What is Accessible Fashion to Me?

Sakara sits in her wheelchair wearing colourful clothes
Firstly, if you require or prefer an audio version of this text, use the recording above (yep, this post is a long one!).

What is accessible or adaptive fashion? 

It’s clothing specifically designed for disabled people with limited mobility, it’s underwear with side fastenings, it’s fastenings which themselves are easier to operate with limited dexterity or strength, it’s clothing designed for seated wearers and it’s “accidentally accessible” clothes which happen to cater for any of those needs and more, even though they weren’t a conscious consideration in the design process. Then, if you’re willing to stretch the ‘adaptive’ definition a bit, you could even include clothing items which act as aids, such as compression socks. Though these would be coming from a place of support rather than access. I also failed to include visual impairments in the original text of this post! So that’s not in the audio version but still applies in terms of adaptive clothing.

And… It’s individual. 

Sakara looks back at the camera slightly sadly.

Sure, there are a range of adjustments and stylings which would be helpful for countless disabled people. We need more clothing lines considering us intentionally in the design process, we need more attractive accessible clothing, mobility aids and disability kit on a wider scale too. And just… Stuff that looks good sitting down (I swear most people sit down, right?). In some cases, any options would be an improvement, in other areas it’s the range of choice and style which need improving. But I’m not the best person to chat to you about making the creative design industries more inclusive, because I don’t have experience there. I’m not the best person to talk about some of the more obvious forms of adaptive clothing either, because I don’t wear them. (Don’t worry, I’ll be including some links to people who do speak about those things at the end of this post).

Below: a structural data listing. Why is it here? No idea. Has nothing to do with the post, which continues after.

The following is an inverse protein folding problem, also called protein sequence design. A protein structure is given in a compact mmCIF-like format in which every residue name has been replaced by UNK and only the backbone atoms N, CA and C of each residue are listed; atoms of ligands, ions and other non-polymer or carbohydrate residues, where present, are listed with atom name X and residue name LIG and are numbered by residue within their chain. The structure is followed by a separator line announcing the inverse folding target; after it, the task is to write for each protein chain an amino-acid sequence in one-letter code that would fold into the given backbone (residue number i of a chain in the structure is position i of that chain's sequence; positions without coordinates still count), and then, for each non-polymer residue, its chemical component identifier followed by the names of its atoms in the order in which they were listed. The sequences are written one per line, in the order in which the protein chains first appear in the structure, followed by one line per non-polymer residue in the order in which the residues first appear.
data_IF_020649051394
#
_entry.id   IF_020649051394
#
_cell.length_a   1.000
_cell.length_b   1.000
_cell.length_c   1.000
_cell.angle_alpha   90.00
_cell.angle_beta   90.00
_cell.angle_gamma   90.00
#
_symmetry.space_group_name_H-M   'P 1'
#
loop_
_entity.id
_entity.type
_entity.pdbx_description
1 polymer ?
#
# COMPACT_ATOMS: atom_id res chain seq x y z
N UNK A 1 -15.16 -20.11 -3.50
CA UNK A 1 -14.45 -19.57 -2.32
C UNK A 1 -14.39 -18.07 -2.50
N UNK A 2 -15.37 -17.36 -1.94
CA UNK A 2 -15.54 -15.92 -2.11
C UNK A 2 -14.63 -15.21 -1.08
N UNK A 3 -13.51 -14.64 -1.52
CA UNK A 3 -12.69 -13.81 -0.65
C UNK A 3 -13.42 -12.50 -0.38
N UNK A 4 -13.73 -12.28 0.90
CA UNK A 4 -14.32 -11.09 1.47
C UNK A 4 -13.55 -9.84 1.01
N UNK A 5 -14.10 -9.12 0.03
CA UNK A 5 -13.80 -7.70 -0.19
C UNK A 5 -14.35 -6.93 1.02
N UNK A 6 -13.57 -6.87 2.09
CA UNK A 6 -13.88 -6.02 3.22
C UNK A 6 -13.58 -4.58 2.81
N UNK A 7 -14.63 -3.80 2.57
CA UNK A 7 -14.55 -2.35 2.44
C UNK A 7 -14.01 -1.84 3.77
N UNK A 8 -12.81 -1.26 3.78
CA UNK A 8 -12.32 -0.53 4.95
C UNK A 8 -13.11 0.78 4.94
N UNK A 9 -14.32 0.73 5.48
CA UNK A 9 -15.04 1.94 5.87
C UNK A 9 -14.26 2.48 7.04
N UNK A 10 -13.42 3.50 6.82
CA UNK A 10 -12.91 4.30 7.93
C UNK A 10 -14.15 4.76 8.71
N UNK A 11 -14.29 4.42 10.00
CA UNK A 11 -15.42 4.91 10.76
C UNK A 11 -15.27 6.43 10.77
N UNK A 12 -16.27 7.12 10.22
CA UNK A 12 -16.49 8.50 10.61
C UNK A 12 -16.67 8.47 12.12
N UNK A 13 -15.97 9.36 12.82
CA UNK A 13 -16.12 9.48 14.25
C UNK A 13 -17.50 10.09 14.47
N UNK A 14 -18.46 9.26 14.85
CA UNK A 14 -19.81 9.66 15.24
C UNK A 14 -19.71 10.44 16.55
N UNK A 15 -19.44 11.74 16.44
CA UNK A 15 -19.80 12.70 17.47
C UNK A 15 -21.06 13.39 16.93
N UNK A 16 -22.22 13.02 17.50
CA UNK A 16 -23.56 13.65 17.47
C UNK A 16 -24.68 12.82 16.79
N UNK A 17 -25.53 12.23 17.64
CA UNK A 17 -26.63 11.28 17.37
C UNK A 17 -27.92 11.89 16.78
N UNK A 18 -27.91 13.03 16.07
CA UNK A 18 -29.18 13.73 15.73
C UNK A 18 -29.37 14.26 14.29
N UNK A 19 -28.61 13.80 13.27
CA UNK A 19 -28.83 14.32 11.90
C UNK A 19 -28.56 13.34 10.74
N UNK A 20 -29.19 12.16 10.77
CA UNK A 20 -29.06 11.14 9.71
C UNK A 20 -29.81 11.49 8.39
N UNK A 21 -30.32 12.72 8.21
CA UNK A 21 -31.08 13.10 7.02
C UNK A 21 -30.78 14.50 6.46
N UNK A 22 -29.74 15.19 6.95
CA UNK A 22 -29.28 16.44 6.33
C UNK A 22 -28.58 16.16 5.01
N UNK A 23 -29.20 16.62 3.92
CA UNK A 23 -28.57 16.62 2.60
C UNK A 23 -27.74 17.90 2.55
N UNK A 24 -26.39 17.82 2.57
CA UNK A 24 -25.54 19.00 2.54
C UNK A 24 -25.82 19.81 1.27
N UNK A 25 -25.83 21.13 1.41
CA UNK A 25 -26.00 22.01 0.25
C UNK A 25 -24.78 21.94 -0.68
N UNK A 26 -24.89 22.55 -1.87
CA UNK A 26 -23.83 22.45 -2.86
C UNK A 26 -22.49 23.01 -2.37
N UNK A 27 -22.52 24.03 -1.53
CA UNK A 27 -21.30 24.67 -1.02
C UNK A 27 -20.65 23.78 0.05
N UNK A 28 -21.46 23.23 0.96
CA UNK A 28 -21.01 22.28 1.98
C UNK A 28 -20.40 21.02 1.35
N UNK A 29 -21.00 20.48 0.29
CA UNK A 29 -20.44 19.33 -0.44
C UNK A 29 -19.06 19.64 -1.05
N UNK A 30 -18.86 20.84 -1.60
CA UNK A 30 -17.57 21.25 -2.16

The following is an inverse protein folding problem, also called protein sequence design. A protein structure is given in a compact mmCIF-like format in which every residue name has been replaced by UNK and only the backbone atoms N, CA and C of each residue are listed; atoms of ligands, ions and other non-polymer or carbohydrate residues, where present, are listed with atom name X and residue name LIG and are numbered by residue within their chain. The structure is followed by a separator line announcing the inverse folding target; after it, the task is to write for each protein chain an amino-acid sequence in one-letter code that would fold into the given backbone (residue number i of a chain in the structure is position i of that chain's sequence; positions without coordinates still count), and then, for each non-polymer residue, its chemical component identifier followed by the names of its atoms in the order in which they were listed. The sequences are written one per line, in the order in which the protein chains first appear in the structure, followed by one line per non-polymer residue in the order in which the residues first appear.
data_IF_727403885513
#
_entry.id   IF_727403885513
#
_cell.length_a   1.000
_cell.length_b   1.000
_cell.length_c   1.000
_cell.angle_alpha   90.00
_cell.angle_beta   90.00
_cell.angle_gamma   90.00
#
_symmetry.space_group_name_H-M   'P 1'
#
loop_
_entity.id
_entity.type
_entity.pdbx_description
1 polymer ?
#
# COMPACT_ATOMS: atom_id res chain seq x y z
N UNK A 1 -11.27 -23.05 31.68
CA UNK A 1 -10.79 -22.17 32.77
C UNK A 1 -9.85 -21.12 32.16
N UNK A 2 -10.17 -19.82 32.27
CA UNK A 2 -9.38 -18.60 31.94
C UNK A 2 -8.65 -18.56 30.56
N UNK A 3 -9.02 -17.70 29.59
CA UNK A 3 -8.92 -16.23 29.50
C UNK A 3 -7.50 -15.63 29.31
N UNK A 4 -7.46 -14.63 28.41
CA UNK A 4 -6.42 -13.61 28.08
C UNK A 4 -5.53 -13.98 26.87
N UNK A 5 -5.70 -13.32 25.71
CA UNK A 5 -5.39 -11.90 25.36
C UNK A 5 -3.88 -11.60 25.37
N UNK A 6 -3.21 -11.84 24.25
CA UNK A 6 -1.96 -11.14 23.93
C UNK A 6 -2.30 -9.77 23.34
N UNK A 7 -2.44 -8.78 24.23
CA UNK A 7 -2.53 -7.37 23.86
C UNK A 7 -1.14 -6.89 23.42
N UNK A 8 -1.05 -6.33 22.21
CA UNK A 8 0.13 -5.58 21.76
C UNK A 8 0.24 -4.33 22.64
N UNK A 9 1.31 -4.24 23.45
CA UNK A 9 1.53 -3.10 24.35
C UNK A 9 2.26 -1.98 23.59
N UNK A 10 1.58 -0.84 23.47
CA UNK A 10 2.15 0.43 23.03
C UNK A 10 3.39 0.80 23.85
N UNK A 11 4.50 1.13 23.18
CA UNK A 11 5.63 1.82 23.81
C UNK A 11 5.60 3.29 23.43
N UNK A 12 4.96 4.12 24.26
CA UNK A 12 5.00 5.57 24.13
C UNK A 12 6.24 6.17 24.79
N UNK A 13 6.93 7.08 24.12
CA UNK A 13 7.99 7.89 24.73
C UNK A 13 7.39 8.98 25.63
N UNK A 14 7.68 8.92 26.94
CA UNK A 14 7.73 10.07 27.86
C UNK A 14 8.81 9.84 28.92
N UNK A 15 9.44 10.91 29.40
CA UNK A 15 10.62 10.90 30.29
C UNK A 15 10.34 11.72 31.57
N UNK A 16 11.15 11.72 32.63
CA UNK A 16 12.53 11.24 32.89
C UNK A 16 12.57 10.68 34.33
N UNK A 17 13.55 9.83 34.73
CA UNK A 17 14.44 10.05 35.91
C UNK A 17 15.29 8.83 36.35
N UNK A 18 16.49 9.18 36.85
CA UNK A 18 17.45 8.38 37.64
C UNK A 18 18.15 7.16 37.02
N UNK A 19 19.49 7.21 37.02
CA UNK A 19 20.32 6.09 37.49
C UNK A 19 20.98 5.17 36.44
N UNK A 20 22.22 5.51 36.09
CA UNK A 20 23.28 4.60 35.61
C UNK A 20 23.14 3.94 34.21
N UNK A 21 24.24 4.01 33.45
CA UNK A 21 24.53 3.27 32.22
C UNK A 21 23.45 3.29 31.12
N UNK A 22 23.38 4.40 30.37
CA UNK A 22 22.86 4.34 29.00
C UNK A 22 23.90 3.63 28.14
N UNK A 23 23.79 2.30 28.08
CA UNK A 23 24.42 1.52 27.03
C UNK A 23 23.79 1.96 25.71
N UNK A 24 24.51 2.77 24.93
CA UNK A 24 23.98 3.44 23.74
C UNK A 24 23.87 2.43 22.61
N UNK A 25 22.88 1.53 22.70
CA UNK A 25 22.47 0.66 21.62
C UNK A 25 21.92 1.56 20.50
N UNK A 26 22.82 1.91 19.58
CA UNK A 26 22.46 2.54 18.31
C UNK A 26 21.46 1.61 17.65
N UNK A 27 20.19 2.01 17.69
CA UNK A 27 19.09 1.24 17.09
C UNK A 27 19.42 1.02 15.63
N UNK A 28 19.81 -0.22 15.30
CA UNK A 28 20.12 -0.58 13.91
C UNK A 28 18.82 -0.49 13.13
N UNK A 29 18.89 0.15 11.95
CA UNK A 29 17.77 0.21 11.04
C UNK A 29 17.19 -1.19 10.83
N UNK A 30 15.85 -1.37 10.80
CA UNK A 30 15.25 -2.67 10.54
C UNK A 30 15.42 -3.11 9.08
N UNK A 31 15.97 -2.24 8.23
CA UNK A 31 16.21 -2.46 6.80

However, I am qualified to talk about me.

Photo of Sakara putting her long brown hair behind one ear.

Where has it been going wrong in my life?

I am somebody who’s been known to enact that clichéd scene of standing/sitting/lying dramatically on the floor, by an enormous collection of half decent clothing, wailing “but I have nothing to wear!” 10 minutes before I’m supposed to be leaving the house (or, if we want to update the situation, attend a video meeting). 

There are a lot of factors feeding into this, but one that went unnoticed until recently was inaccessibility

I appreciate well fitted clothing, my body does not. 

Belts and hard waistlines over a bloated stomach? Not great.

Underwire bras against sensitive ribs? Can’t say they’re friends.

Softer bralets resting against aching shoulders and a complaining back…? Even these don’t work out every time.

I’ve cried with relief before now when taking off a high waisted skirt that was loose enough to tuck a jumper into. These clothes are okay some days, and okay when tried on for a few minutes in a mirror, or for a set of photographs. But other times? And for longer periods? I can’t trust them with my aching bones.